I promised USAthroughoureyes that I would try to find a new dimension to my walks and so today we have something unusual – a flat(ish) walk in Switzerland. I have mentioned and posted pictures of ‘Bisses’ before. They are irrigation channels and there are quite a number dotted about the canton of Valais. But I think this one must be the most famous, due to the precipitous nature of the path, or at least the original path. Today, four suspension bridges help the inquisitive walker along the route, but you can still see how the bisse and path were originally built.
All of the images below were taken with my mobile phone (as I went off without my camera) and I just managed to catch the ‘thing’ in the last picture (which was a first sighting for me), before my battery ran out. I spotted it while looking to take a photo of some butterflies, but it makes a change… 😊 I also saw what may have been 3 Jersey Tiger moths (another first) but, by then, I had no battery left… 😌
Every year, on the 15th August, our village is host to one of the most traditional and colourful festivals. Every other year, it is supplemented by the inclusion of the musicians and dancers from the Célébrations Interculturelles de la Montagne à Evolène (CIME), which takes place in the few days leading up to this and concludes with a final Gala evening performance.
The main event starts with a procession of vintage cars. This is followed by people dressed in traditional costumes, demonstrating local dancing, music and crafts. This year it was interspersed with performers from Russia, Armenia, Ecuador, Italy and Montenegro.
As you can see from the photos below (the best ones of which were taken by my wife Jude, as marked), everyone had a fabulous time. And if you ever wondered where this utopia is that I live, but couldn’t be bothered to look it up, I’ve added a map at the end. 😊
This weekend and until the 15th August, sees the biennial CIME (Célébrations Interculturelles de la Montagne à Evolène) festival, which features dancers and singers from different mountain areas around the world. We haven’t bought tickets to see any of the evening shows, but there are impromptu events happening in and around the villages of the Val d’Hérens.
So, with nothing better to do and the sun shining, I wandered down to the village, taking some photos as I went, and stumbled across a procession of the Russian, Italian and Ecuadorian participants. I presumed this was a sort of preamble or practice for the main ‘mid-summer’ procession on the 15th. I hope to bring you some pictures of that later next week, but in the meantime, here are a few images from today.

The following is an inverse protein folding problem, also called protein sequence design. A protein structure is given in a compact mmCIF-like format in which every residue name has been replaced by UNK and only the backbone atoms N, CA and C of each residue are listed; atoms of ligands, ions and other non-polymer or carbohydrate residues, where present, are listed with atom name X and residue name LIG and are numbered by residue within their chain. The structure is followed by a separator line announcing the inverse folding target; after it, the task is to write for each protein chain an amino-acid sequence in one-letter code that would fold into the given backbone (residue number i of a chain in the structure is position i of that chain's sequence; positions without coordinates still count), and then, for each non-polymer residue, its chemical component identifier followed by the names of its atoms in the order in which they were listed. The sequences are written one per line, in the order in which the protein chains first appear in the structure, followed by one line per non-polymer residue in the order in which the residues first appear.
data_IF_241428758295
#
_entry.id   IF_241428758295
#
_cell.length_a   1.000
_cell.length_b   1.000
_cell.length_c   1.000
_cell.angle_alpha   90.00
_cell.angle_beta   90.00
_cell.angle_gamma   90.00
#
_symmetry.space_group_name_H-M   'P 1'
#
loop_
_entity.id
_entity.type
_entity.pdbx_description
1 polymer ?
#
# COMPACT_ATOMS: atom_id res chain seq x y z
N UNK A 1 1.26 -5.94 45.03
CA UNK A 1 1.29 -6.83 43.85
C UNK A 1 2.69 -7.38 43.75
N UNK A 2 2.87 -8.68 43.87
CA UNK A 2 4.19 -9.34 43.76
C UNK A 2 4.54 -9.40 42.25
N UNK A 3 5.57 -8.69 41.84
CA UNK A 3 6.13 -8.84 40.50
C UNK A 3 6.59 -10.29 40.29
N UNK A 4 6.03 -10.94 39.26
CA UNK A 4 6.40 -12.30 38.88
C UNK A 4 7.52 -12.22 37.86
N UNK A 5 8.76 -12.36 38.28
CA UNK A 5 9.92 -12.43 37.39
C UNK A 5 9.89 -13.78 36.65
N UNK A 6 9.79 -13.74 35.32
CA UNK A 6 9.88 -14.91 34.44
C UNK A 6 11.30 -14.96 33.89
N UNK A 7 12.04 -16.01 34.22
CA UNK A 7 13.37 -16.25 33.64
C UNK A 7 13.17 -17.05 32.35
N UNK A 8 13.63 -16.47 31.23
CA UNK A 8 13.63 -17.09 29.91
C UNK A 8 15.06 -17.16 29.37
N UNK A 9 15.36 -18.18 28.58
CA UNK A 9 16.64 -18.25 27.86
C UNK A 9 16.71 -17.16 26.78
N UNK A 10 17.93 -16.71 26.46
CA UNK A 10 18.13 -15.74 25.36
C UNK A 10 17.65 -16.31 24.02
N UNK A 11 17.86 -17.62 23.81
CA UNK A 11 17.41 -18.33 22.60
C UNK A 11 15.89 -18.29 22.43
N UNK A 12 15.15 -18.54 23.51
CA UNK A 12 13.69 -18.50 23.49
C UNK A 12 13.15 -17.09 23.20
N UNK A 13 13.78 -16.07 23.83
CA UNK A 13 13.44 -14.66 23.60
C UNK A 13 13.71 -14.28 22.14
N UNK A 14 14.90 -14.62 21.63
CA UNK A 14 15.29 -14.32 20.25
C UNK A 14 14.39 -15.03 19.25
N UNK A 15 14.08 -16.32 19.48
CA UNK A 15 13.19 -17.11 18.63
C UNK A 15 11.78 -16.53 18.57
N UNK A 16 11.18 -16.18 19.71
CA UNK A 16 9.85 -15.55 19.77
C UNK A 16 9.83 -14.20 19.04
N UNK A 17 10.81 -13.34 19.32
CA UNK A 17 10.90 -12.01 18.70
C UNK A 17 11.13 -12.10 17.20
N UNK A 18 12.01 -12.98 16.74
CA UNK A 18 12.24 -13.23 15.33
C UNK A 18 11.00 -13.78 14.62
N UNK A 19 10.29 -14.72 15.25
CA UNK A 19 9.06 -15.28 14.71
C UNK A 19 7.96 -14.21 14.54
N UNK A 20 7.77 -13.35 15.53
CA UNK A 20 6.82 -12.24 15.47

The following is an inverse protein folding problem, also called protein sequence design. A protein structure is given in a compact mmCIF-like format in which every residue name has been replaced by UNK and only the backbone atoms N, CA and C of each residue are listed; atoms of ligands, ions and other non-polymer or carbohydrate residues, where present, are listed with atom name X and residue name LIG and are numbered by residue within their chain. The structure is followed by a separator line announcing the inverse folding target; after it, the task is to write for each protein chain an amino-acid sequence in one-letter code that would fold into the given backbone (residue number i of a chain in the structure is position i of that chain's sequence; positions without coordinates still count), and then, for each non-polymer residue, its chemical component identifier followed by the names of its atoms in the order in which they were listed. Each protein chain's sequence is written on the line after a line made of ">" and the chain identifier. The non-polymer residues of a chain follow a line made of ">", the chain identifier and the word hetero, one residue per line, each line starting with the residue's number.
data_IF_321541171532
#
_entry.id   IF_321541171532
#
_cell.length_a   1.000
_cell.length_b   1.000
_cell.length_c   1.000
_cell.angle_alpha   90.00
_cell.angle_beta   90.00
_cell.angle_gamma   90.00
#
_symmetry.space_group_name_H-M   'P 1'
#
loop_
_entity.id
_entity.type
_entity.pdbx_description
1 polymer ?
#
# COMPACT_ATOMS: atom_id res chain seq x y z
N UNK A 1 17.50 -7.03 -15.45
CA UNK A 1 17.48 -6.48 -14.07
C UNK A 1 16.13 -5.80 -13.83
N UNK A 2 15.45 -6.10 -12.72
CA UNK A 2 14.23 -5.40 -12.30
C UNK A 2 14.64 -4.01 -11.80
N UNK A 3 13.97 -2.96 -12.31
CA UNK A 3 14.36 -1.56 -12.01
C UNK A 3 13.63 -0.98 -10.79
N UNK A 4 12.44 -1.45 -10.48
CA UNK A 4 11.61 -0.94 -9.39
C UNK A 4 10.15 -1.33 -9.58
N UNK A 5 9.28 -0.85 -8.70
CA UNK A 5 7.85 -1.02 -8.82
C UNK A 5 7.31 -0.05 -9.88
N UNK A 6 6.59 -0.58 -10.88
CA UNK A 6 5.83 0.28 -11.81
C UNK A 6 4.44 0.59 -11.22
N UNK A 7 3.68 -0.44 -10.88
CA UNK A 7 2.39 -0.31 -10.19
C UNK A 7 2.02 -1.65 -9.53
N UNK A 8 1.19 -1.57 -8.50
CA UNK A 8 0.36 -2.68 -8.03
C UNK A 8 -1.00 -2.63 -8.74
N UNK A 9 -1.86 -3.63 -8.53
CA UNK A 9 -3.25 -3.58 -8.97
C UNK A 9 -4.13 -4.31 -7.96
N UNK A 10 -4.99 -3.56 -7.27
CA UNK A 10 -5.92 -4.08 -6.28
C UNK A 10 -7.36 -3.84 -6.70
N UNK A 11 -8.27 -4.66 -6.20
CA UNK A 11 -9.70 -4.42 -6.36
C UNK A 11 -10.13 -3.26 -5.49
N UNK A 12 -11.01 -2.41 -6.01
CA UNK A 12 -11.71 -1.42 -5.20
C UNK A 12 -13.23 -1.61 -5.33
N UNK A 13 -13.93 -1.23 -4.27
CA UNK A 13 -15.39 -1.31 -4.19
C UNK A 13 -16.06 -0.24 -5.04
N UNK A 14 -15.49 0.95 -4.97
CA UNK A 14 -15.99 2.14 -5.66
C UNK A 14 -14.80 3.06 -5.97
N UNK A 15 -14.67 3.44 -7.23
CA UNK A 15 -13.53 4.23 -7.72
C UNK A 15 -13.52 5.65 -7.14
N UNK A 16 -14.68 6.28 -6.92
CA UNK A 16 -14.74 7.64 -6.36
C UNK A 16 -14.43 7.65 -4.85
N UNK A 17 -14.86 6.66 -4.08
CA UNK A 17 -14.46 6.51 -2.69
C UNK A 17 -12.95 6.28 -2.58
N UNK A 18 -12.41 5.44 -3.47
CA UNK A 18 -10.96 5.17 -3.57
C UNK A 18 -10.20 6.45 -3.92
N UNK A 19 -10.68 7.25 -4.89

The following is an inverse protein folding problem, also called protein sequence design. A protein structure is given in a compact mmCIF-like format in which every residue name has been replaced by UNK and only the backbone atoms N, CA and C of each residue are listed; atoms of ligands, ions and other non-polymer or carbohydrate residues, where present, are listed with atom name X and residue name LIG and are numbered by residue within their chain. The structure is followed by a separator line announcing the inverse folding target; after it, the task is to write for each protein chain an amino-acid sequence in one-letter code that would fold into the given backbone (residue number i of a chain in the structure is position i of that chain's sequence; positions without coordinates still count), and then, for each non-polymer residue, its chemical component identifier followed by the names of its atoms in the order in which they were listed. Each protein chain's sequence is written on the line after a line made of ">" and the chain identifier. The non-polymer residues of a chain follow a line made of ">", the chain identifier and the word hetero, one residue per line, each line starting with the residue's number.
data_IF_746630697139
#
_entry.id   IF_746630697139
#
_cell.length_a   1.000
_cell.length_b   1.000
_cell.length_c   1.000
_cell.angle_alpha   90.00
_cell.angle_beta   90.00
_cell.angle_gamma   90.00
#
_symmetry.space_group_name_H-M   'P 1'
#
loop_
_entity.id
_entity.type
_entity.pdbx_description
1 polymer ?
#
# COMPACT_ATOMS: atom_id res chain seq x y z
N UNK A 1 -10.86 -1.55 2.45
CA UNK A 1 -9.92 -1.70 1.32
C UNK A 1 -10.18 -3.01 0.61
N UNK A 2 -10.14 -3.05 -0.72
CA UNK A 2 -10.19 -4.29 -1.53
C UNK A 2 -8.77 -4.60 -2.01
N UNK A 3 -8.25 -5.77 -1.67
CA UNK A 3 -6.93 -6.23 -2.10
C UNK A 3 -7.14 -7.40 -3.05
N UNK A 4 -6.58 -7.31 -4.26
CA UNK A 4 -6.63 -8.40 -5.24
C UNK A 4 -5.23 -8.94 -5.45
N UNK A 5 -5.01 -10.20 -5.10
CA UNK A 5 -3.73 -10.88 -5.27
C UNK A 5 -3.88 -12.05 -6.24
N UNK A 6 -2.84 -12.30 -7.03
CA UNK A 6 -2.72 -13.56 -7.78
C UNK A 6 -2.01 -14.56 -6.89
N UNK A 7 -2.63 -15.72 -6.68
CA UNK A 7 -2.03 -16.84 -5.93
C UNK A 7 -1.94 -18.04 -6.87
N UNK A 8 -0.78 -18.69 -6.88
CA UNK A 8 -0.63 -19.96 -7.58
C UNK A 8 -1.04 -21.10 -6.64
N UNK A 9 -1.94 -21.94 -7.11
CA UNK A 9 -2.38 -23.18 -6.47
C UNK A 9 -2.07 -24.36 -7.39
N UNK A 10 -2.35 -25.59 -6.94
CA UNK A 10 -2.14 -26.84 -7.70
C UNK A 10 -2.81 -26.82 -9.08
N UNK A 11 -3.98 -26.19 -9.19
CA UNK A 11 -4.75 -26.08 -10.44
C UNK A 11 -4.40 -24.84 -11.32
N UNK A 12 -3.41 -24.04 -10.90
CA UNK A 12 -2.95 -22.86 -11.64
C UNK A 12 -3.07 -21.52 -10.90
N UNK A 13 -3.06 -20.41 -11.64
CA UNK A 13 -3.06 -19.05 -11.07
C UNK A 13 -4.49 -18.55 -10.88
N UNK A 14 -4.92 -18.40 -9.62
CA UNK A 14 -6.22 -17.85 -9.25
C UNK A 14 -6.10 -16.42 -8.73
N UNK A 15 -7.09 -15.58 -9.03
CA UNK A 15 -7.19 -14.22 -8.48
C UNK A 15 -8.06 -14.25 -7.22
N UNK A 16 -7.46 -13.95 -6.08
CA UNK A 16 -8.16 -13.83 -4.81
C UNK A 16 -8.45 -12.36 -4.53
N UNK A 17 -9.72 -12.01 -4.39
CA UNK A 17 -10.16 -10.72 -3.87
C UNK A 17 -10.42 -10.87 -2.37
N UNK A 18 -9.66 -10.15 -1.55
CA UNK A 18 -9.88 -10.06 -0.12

Psst… Can you keep a secret? If anyone asks, you haven’t seen these pictures – OK?
Jude and I went to the Irish Festival in Sion last night, featuring 3 bands, with the Chieftains as the main act. The cloakrooms were outside of the entrance gate, so after the first act and a few pints of the black stuff, I toddled off for a comfort break. But when I returned, I’d taken my point and shoot camera out of my pocket and the security guard wouldn’t let me in – pointing to a sign saying “No cameras”. (It was in Jude’s bag when we first arrived and a different security guard must have missed it). With almost everyone else inside taking pictures or videos with their phones, this seemed a bit ridiculous, but you don’t argue with a 6ft+ security guard! (Well, I don’t anyway).
So I obviously didn’t take these pictures of the Damien Mullane Band and I certainly couldn’t possibly have taken any of the Chieftains. Though I can tell you they were as good as ever, ably assisted by a local Swiss drumming band and 2 superb Canadian dancers on some of their songs.
This week contains Swiss National Day*, so I’ve decided to include a song by a Swiss group, called Double, though in reality it’s mainly a guy called Kurt Maloo. I really like it for a number of reasons, like the haunting melody, the simple piano riff, the clarinet and, when the question was asked “Who sang The Captain of her Heart?” in a pub quiz in York quite a few years ago now, I actually remembered the answer. I still have no idea how I got that.
*The 1st August is also Yorkshire Day. Ey up, didn’t tha knows? But I figured this song might go down a bit better than a rendition of Ilkley Moor Bah T’at (especially be me!) Oh, go on then, yev twisted me arm – see darn below… 👍👍 It’s grand as ‘owt!
I promised you a few weeks ago that I would post some pictures of my daughter’s wedding. Well, the official photos are now available (courtesy of Fox Moon Photography) and so it gives me great pleasure to replicate some of them here.